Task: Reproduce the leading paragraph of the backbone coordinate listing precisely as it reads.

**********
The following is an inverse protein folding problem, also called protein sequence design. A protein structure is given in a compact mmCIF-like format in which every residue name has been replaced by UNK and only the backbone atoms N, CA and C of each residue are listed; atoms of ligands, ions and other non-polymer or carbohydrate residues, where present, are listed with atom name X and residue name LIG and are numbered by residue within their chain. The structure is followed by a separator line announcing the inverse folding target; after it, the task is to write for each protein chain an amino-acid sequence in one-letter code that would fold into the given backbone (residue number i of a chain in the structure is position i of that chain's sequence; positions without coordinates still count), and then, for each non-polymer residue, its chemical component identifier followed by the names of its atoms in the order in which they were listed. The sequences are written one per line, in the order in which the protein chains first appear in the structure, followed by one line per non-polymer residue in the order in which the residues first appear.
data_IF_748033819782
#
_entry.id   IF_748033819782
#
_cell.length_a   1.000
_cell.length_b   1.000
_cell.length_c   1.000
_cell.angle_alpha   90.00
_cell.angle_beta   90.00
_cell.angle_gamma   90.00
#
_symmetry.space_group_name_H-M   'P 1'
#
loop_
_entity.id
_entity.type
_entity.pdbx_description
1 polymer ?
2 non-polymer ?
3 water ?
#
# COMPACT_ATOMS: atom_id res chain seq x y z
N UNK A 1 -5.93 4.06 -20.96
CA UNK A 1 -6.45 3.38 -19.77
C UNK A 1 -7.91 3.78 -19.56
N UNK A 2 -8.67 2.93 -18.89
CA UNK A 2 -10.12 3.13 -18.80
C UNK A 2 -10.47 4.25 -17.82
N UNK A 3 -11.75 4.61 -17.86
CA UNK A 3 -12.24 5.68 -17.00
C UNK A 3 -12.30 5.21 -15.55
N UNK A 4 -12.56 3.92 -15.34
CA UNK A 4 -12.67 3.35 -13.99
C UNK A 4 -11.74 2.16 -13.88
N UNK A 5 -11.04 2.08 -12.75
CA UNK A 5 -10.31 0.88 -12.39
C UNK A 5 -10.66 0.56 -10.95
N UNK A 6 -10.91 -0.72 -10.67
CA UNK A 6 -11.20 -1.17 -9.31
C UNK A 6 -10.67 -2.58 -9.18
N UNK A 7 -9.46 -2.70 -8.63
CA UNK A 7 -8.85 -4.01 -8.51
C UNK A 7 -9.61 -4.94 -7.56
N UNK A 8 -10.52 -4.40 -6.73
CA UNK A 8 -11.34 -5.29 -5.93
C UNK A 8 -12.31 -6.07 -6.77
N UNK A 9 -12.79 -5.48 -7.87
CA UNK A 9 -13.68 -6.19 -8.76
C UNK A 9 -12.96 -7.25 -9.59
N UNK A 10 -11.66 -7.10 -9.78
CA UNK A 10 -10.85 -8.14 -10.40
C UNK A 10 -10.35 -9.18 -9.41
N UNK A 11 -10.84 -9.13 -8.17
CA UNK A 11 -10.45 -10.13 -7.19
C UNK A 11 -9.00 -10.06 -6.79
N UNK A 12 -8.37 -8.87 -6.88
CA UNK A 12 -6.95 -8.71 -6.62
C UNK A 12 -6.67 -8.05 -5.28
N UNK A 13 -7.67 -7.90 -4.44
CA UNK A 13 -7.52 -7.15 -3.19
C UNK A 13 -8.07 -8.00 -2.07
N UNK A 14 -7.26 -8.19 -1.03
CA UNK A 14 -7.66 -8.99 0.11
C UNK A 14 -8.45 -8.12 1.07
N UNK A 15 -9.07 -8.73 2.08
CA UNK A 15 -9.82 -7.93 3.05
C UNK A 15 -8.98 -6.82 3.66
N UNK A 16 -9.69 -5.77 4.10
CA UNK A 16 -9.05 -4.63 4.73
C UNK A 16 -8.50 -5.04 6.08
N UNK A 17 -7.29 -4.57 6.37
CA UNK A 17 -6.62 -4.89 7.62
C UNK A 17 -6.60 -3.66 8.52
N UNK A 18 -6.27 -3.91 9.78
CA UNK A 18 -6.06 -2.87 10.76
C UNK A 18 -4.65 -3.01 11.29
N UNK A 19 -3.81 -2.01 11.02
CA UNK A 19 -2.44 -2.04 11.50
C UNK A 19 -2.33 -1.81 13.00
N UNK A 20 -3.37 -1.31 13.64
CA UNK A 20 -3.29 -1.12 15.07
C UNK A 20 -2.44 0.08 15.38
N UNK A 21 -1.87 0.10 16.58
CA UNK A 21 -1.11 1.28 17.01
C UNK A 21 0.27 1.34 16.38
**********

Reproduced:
The following is an inverse protein folding problem, also called protein sequence design. A protein structure is given in a compact mmCIF-like format in which every residue name has been replaced by UNK and only the backbone atoms N, CA and C of each residue are listed; atoms of ligands, ions and other non-polymer or carbohydrate residues, where present, are listed with atom name X and residue name LIG and are numbered by residue within their chain. The structure is followed by a separator line announcing the inverse folding target; after it, the task is to write for each protein chain an amino-acid sequence in one-letter code that would fold into the given backbone (residue number i of a chain in the structure is position i of that chain's sequence; positions without coordinates still count), and then, for each non-polymer residue, its chemical component identifier followed by the names of its atoms in the order in which they were listed. The sequences are written one per line, in the order in which the protein chains first appear in the structure, followed by one line per non-polymer residue in the order in which the residues first appear.